Closing the gap between online and in-store loyalty has become vital in modern retail but how should you go about it? Sverre Thurn-Basberg, head of loyalty and merchant insights, merchant services at Nets Group offers some advice
Loyalty is hard won and easily lost. Yet sometimes it is out of retailers’ hands. Securing repeat business was already a major challenge for retailers as cross-border commerce proliferated, and the pandemic then completely removed the ability for consumers to shop in physical stores. Merchants have been forced to rethink how to engage consumers and engender loyalty in a new world.
Nets investigated how COVID-19 has affected the future of retail payments, finding that three out of five European consumers have tried a new shop¬ping behaviour during the pandemic (i.e. changed stores, brands, or the way they shop). Most are likely to continue these new behaviours after the crisis abates. Consumers are increasingly sensitive to price, the need for safety and convenience, and the availability of products. They also want more meaningful and personalised retail experiences.
Merchants must therefore find new ways to engage with consumers through improved value-added services, including loyalty programmes. The significant increase in digital consumers provides an opportunity for merchants to deliver the right targeting, messaging and customer promise through better use of data, monetising these programmes while improving the consumer experience. This should happen online and in-store.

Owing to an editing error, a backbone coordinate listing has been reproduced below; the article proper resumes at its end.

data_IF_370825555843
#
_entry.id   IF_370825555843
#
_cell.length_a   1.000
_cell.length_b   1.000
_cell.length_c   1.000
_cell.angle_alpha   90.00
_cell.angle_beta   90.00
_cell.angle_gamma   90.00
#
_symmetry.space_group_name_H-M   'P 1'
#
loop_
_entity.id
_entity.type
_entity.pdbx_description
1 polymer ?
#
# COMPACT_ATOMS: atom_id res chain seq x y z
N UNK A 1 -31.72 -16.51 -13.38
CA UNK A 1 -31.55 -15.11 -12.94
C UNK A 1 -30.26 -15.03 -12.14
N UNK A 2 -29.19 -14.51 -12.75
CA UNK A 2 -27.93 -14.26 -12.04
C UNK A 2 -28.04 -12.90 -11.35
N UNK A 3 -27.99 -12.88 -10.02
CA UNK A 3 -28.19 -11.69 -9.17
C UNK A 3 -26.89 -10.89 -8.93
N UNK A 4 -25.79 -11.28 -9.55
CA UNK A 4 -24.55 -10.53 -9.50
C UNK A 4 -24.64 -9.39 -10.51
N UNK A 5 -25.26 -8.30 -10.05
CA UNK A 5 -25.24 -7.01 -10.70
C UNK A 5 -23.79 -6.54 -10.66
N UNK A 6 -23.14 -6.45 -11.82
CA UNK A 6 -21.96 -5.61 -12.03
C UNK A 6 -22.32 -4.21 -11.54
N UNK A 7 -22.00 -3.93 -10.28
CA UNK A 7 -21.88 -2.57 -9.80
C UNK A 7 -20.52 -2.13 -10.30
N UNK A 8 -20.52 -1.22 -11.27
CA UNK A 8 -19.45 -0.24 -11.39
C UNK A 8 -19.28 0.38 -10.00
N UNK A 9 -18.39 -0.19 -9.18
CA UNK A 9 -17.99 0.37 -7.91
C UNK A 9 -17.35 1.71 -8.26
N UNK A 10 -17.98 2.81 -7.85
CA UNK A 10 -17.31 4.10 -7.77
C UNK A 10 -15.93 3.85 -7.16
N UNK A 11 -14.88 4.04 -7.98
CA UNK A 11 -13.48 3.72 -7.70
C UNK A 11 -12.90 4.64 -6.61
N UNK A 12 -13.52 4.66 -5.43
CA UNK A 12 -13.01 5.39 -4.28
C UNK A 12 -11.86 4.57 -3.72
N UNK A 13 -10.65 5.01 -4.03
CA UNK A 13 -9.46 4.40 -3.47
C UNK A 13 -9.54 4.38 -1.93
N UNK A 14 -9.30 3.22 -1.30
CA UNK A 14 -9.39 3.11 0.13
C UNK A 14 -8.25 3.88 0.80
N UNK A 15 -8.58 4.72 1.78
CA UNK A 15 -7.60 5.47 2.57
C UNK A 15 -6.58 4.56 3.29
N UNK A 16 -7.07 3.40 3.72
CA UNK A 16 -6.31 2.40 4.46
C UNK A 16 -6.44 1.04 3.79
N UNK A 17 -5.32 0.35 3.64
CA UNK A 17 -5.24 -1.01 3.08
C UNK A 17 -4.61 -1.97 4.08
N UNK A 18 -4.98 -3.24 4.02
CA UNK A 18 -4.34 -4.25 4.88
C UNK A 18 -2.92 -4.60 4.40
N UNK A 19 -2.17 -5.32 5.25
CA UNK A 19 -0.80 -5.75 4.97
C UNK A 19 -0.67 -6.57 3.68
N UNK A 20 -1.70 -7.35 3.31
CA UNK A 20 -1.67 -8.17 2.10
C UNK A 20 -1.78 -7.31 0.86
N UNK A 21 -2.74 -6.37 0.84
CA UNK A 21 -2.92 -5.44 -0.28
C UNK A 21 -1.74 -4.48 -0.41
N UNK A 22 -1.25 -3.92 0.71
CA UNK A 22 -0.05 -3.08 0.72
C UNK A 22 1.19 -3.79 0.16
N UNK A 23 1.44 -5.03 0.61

A recent survey on paid loyalty programs shows that consumers are 43% more likely to buy weekly after joining a loyalty programme; 59% more likely to choose the brand affiliated with the loyalty programme; and 62% are more likely to spend more after joining. But traditional “earn and burn” solutions are now only a starting point. Consumers today want more than monetary rewards; they want merchants to make them feel special or recognised. The strongest loyalty solutions will offer a mix of monetary, experiential and relevant rewards, enabling merchants to engage consumers and build emotional connections that cement trust and create loyal customers.
Filling the in-store void in consumer loyalty
Consumers today are more empowered and have high expectations of merchants both large and small. Many merchants are starting to recognise and reward consumers online, but the resurgence in-store shopping has highlighted a huge void in loyalty programme data collection, particularly when mapped against multichannel sales journeys.
The pressure is on merchants to bridge offline and online channels, which are often built on different technologies from multiple providers. Today, merchants are increasingly looking to reduce this high number of vendors and partners, to make value chains simpler and more efficient. This is an attempt to reduce complexity and enable a unified sales journey and in-store customer visibility.
Customers are accustomed seamless data collection